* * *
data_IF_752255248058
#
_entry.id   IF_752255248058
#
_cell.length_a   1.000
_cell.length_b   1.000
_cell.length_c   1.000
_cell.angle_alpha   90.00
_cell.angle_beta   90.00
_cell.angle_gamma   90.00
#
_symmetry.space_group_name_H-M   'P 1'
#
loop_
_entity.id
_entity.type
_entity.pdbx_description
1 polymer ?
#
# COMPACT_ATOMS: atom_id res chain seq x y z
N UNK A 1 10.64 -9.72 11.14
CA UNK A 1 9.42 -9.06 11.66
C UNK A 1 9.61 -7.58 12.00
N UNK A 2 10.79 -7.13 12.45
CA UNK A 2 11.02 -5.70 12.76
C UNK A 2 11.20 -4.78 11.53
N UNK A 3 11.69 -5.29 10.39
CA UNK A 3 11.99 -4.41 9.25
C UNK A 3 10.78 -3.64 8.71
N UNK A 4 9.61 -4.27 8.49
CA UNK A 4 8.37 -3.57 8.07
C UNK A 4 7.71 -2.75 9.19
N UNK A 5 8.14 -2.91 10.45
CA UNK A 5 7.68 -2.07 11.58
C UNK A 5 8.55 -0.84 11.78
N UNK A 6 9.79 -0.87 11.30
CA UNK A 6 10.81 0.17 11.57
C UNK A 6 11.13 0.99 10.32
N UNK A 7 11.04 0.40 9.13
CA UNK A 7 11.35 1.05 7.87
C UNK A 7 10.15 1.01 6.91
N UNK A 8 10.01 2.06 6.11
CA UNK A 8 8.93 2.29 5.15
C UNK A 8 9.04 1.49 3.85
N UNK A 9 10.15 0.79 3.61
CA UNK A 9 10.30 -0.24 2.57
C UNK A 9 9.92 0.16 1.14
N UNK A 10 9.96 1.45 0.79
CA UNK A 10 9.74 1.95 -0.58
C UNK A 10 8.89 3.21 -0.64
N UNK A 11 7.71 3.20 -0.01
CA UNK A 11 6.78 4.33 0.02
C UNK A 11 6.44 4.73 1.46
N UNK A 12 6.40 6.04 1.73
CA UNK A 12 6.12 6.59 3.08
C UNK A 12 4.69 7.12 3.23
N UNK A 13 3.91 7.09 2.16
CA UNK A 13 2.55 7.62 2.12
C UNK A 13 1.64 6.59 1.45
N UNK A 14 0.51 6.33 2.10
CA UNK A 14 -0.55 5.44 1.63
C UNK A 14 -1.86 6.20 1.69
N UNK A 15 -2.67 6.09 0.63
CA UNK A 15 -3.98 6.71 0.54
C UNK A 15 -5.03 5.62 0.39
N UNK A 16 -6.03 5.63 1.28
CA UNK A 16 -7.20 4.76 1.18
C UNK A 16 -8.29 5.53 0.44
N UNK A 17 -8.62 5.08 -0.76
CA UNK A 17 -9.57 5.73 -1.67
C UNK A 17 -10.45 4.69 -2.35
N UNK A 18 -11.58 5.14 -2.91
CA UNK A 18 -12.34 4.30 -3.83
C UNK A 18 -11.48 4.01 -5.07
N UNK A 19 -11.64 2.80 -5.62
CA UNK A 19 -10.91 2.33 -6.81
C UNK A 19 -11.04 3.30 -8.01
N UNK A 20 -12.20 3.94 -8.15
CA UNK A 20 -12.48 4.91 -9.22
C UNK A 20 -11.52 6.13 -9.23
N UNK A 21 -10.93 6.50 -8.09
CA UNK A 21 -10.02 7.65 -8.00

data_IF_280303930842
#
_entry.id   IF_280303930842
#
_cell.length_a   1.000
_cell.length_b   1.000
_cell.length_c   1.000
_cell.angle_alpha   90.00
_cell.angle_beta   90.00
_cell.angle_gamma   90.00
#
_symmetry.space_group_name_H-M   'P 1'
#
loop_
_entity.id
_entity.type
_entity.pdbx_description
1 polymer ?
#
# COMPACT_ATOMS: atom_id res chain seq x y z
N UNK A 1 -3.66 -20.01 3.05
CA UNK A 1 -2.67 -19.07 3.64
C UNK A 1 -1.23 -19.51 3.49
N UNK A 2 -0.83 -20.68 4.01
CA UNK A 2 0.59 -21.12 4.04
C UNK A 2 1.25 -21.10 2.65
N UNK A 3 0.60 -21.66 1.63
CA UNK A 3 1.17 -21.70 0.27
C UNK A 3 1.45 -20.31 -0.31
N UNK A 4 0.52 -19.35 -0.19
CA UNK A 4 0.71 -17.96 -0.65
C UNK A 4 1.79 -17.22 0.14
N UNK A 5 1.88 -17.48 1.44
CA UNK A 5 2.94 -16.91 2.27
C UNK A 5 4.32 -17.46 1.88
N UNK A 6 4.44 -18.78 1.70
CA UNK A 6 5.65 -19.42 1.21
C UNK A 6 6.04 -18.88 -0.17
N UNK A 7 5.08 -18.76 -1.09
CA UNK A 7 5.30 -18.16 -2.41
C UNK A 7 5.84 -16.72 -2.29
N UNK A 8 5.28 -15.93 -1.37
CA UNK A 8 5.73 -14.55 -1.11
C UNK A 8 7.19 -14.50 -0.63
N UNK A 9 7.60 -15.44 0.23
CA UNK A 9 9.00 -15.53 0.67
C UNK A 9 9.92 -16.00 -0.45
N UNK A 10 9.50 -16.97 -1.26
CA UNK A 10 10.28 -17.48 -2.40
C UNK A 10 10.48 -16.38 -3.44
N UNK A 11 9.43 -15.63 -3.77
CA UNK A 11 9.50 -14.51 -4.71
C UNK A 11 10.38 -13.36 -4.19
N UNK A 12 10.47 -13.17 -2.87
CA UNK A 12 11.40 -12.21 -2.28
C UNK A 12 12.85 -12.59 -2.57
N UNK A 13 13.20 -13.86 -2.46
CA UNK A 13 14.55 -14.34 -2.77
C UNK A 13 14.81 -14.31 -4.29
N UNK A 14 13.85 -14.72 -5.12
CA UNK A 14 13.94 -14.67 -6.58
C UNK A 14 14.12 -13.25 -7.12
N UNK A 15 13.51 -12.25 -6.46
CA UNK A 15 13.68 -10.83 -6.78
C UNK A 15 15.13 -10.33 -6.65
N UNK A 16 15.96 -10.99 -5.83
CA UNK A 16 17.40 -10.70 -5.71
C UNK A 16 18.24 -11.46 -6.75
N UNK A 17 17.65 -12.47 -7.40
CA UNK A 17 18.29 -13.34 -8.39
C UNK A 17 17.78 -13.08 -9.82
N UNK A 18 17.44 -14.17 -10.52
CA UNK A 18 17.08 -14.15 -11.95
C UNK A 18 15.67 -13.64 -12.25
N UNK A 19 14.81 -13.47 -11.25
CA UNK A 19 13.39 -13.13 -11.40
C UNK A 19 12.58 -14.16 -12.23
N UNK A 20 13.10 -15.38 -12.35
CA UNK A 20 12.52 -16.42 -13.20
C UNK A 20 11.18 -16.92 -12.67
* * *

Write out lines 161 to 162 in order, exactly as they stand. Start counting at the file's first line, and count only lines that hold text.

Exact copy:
CA UNK A 20 12.52 -16.42 -13.20
C UNK A 20 11.18 -16.92 -12.67